SpaceX Starship clears FAA hurdle on road to first orbital test flight
The Federal Aviation Administration has finally finished an environmental assessment of SpaceX’s plans to launch its Starship mega rocket from Boca Chica, Texas, finding no show stoppers that would prevent licensing for long-delayed orbital test flights, officials said Monday.
“The FAA determined that the Proposed Action would not result in significant environmental consequences and has issued a Mitigated Finding of No Significant Impact/Record of Decision,” according to the FAA’s executive summary of the Programmatic Environmental Assessment, or PEA.
“Should any future license or permit be issued to SpaceX to perform any aspect of the Proposed Action, the FAA will ensure that SpaceX implements (specified) mitigation measures as conditions for licensure.”
Before a launch license can be issued, SpaceX will have to carry out 75 measures to minimize environmental impacts and the FAA will have to carry out “public safety, national security and other analyses,” the agency said in a statement. “The license application is still pending.”
But the FAA concluded a more involved Environmental Impact Statement will not be necessary. If all goes well, SpaceX may be able to press ahead with a long-delayed orbital test flight of its Starship-Super Heavy rocket in the next several months.
Tweeted SpaceX: “One step closer to the first orbital flight test of Starship.”
The successful conclusion of the programmatic assessment is a major victory for SpaceX founder Elon Musk, who views the Starship vehicle as the company’s future and a key step toward human exploration of the solar system.
But the decision was a blow to environmentalists and members of the public who argued Starship operations will damage the South Texas coastal environment and cause harm to wildlife and nearby communities. It’s not yet known whether any legal challenges might be mounted.
“SpaceX has shown a blatant disregard for Boca Chica’s natural habitats,” the American Bird Conservancy said in a statement. “The area here is not just empty space for fuselage debris and waste.”
SpaceX has shaken up the domestic and international launch industry with its relatively low-cost, partially reusable rockets.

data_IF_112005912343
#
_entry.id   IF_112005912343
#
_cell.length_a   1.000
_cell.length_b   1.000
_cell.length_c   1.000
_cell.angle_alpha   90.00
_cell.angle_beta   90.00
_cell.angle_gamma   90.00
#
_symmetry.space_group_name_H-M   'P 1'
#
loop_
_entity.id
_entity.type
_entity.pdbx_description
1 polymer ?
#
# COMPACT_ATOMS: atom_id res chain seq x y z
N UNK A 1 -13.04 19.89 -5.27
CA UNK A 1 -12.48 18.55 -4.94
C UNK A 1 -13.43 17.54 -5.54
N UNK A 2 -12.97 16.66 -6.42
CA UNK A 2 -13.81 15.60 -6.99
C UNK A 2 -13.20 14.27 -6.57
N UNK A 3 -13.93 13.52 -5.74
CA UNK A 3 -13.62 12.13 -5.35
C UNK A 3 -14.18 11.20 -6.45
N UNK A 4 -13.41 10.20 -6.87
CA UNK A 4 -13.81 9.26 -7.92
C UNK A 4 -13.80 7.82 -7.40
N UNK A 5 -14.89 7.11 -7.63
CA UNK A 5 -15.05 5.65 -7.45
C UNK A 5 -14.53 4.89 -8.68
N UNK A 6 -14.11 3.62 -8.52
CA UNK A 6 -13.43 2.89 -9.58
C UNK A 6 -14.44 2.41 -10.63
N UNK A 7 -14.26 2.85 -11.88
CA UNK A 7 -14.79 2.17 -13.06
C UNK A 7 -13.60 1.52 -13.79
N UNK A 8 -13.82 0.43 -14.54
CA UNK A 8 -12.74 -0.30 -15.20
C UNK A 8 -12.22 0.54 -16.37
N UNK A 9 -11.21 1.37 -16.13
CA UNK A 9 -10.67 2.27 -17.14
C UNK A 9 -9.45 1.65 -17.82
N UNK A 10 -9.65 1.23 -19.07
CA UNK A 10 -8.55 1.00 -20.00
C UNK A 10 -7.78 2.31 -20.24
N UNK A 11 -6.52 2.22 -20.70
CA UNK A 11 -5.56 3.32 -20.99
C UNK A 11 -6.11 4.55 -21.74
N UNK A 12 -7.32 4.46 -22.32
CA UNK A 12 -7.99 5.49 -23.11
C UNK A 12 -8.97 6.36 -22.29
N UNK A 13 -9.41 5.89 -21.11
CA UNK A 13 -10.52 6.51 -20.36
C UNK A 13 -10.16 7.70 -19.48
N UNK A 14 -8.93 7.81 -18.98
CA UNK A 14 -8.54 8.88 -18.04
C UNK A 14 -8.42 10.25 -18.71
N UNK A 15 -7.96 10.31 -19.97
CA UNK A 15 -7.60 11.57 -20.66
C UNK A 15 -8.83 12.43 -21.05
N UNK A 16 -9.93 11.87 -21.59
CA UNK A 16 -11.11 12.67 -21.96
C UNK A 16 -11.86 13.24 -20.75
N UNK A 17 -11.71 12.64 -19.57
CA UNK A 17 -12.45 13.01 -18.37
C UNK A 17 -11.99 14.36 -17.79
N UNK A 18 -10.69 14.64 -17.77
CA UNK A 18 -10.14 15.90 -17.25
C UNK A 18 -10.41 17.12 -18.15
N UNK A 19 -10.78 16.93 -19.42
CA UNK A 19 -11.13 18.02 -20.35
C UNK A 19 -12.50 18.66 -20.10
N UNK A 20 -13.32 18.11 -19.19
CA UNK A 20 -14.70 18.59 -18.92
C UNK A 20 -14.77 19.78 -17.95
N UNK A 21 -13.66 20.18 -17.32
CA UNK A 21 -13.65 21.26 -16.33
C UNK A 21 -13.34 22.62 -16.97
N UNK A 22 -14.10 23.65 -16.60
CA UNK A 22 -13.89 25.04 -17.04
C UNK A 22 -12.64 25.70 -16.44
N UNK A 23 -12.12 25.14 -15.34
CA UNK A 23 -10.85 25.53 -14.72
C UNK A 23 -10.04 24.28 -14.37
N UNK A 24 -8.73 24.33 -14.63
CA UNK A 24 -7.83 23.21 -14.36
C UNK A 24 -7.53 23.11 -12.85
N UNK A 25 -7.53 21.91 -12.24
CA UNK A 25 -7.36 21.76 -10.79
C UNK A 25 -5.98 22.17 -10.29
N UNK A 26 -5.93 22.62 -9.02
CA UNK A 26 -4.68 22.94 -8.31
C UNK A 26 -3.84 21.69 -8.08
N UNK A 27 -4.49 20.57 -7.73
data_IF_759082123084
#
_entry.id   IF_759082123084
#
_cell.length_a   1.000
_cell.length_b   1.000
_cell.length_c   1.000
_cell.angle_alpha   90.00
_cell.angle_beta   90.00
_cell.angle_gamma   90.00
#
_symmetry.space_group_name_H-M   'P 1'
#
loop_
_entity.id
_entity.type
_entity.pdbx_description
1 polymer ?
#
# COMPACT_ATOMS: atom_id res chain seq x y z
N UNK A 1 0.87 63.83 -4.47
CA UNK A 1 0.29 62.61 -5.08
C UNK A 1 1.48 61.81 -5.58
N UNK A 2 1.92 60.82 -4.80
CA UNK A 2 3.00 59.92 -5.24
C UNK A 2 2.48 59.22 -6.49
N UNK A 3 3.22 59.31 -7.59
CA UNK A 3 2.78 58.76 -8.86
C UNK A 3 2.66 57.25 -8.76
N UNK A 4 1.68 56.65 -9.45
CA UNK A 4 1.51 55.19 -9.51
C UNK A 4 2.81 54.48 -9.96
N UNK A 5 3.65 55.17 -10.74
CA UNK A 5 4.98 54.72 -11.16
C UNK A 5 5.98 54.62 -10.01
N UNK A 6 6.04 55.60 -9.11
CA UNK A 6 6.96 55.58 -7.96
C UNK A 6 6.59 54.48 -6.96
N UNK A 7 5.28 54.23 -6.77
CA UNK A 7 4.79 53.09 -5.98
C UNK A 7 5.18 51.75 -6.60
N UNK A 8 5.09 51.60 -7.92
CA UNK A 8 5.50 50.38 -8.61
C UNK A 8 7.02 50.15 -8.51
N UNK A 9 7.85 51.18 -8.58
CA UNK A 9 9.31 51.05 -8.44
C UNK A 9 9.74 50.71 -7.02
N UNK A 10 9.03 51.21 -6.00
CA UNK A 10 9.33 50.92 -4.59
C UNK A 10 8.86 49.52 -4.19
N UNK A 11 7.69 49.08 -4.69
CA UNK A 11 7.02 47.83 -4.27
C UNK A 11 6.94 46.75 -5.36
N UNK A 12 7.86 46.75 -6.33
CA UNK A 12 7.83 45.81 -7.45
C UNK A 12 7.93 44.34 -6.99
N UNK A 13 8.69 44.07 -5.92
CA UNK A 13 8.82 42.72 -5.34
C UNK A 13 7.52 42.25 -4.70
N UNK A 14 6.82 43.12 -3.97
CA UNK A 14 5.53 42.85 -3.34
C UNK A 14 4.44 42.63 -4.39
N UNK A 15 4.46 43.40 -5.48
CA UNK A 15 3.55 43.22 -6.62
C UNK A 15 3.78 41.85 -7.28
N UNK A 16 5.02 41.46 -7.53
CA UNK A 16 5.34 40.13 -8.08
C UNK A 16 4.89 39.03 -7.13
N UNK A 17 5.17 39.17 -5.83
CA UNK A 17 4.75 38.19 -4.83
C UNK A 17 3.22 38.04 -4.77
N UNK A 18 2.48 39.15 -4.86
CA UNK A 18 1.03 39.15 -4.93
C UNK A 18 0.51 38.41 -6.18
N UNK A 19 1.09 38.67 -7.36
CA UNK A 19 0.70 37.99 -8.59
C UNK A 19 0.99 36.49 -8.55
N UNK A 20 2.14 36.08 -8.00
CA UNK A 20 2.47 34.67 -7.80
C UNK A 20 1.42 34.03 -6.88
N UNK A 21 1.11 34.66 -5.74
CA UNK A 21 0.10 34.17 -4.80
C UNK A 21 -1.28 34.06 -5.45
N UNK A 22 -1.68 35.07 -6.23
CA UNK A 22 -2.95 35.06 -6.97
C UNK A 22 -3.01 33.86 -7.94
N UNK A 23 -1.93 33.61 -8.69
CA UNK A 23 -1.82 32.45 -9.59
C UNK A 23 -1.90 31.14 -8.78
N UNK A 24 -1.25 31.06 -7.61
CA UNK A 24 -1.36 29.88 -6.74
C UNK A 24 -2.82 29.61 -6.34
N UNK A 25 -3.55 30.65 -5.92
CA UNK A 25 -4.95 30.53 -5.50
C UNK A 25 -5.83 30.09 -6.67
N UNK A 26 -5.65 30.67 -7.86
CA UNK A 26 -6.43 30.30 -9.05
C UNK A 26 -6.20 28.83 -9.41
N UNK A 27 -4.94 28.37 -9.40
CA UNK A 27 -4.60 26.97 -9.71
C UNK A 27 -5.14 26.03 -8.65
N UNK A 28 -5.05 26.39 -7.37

The company’s workhorse Falcon 9 is a two stage medium-lift rocket with a reusable first stage and nose cone fairing that has flown 157 times since its maiden flight in 2010, and 23 times this year alone. The rocket is used to launch civilian and government satellites and Cargo Dragon capsules carrying supplies and equipment to and from the International Space Station.
The Falcon 9 also is used to launch Crew Dragon spacecraft carrying U.S. and partner agency astronauts to and from the space station, ending NASA’s post-shuttle reliance on Russian Soyuz spacecraft. To date, SpaceX has launched five NASA crews to the space station and two civilian crews, one to the station and one to low-Earth orbit.
In addition to the “single stick” Falcon 9, SpaceX has launched three more powerful Falcon Heavy rockets, using three strapped-together Falcon 9s as a 27-engine first stage.
But the Super Heavy and Starship rockets SpaceX is designing and wants to launch from Boca Chica and the Kennedy Space Center in Florida are in a class by themselves.
The reusable first stage — the Super Heavy — will be powered by 33 Raptor engines burning liquid oxygen and methane fuel, generating a combined 16 million pounds of thrust, or twice the liftoff power of NASA’s Space Launch System moon rocket. Musk tweeted a picture of the Super Heavy’s engines over the weekend.
The reusable upper stage — the Starship — will use six to nine Raptor engines and will be able to launch cargo, astronauts or both. SpaceX has a $2.9 billion contract to develop a version of the Starship to serve as a piloted lander, carrying the first NASA astronauts back to the lunar surface in the agency’s Artemis moon program.
Together, the Starship and Super Heavy rocket will stand 400 feet tall and measure 30 feet wide, a gargantuan rocket that will dwarf any space vehicle ever built.
SpaceX has launched multiple test flights of Starship prototypes from Boca Chica using up to three Raptor engines at a time to reach altitudes of up to nearly nine miles. Several vehicles exploded in flight, during touchdown or just after landing, but SpaceX’s most recent test flight in May 2021 was a complete success.
SpaceX has “stacked” a Super Heavy and Starship on a launch pad at Boca Chica, but the super rocket has not yet been launched. For its initial orbital test flight, the company intends to “land” the Super Heavy in the Gulf of Mexico while the Starship climbs to space, circles the planet and splashes down in the Pacific Ocean near Hawaii.
With Monday’s finding that an environmental impact statement is not required for Boca Chica, the FAA presumably will now be able to consider a launch license, assuming SpaceX meets the mitigation requirements.
The FAA began its environmental review of SpaceX’s plans for Boca Chica in November 2020, but the long-awaited report was delayed four times after agency officials said SpaceX made multiple changes to its original application. In addition, the FAA had to respond to some 18,000 comments from the public.
Apparently worried about a possibly negative outcome, Musk said SpaceX would consider moving all its Starship-Super Heavy launch operations to the Kennedy Space Center where the company already leases pad 39A, a former Apollo and space shuttle launch complex.
SpaceX is building a Super Heavy pad at launch complex 39A, where Musk has said the company will launch “operational” missions. But SpaceX wants to carry out test flights at Boca Chica, and the FAA review, after months of delay, has moved the company a major step in that direction.